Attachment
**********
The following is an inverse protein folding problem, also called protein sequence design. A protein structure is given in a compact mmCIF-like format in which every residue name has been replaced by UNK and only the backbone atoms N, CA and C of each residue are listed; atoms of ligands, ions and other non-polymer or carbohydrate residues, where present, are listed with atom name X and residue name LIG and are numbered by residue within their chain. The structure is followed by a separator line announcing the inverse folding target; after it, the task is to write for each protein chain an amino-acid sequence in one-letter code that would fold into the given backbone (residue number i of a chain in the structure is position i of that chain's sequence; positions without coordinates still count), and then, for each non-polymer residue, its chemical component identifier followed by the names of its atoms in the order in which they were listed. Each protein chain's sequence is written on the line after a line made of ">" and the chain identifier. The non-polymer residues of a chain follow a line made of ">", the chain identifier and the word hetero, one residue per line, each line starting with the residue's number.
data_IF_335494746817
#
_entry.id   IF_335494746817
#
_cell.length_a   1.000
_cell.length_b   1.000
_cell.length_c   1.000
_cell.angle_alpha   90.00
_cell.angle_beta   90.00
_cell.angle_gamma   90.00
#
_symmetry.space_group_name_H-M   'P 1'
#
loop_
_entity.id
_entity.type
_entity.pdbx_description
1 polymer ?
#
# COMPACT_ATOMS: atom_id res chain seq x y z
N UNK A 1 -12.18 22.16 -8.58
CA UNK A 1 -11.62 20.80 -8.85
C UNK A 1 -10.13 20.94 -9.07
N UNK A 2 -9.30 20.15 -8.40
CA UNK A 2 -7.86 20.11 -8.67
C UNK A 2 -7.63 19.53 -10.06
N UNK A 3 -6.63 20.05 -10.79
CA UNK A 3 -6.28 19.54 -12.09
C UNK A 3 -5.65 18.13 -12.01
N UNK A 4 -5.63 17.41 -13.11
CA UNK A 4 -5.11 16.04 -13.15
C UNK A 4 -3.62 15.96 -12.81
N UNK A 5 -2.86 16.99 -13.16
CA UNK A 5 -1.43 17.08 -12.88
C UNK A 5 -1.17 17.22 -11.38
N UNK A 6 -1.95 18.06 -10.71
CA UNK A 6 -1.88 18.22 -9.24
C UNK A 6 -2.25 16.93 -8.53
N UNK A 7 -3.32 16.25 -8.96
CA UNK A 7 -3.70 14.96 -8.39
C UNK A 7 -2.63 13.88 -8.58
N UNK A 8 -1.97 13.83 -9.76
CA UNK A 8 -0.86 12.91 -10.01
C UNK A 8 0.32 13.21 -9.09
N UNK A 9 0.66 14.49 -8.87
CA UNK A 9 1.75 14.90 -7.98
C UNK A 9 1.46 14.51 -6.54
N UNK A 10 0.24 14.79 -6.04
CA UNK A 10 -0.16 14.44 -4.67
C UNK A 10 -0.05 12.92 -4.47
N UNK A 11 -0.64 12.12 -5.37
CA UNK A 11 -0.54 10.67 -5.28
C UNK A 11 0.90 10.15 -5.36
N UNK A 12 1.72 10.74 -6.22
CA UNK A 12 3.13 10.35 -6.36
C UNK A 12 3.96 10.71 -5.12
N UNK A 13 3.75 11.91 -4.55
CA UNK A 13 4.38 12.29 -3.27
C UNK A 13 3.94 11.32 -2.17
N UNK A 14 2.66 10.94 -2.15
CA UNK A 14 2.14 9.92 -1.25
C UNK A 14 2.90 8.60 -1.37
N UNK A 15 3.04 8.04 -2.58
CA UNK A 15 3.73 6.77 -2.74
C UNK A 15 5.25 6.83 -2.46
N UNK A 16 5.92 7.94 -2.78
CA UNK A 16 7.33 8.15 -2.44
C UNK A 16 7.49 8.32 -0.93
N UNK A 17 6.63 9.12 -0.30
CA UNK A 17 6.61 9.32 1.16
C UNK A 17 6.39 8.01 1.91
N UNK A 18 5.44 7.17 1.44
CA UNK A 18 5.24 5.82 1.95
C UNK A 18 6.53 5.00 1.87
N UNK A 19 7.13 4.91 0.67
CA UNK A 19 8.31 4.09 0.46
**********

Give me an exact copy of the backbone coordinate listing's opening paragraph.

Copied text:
The following is an inverse protein folding problem, also called protein sequence design. A protein structure is given in a compact mmCIF-like format in which every residue name has been replaced by UNK and only the backbone atoms N, CA and C of each residue are listed; atoms of ligands, ions and other non-polymer or carbohydrate residues, where present, are listed with atom name X and residue name LIG and are numbered by residue within their chain. The structure is followed by a separator line announcing the inverse folding target; after it, the task is to write for each protein chain an amino-acid sequence in one-letter code that would fold into the given backbone (residue number i of a chain in the structure is position i of that chain's sequence; positions without coordinates still count), and then, for each non-polymer residue, its chemical component identifier followed by the names of its atoms in the order in which they were listed. Each protein chain's sequence is written on the line after a line made of ">" and the chain identifier. The non-polymer residues of a chain follow a line made of ">", the chain identifier and the word hetero, one residue per line, each line starting with the residue's number.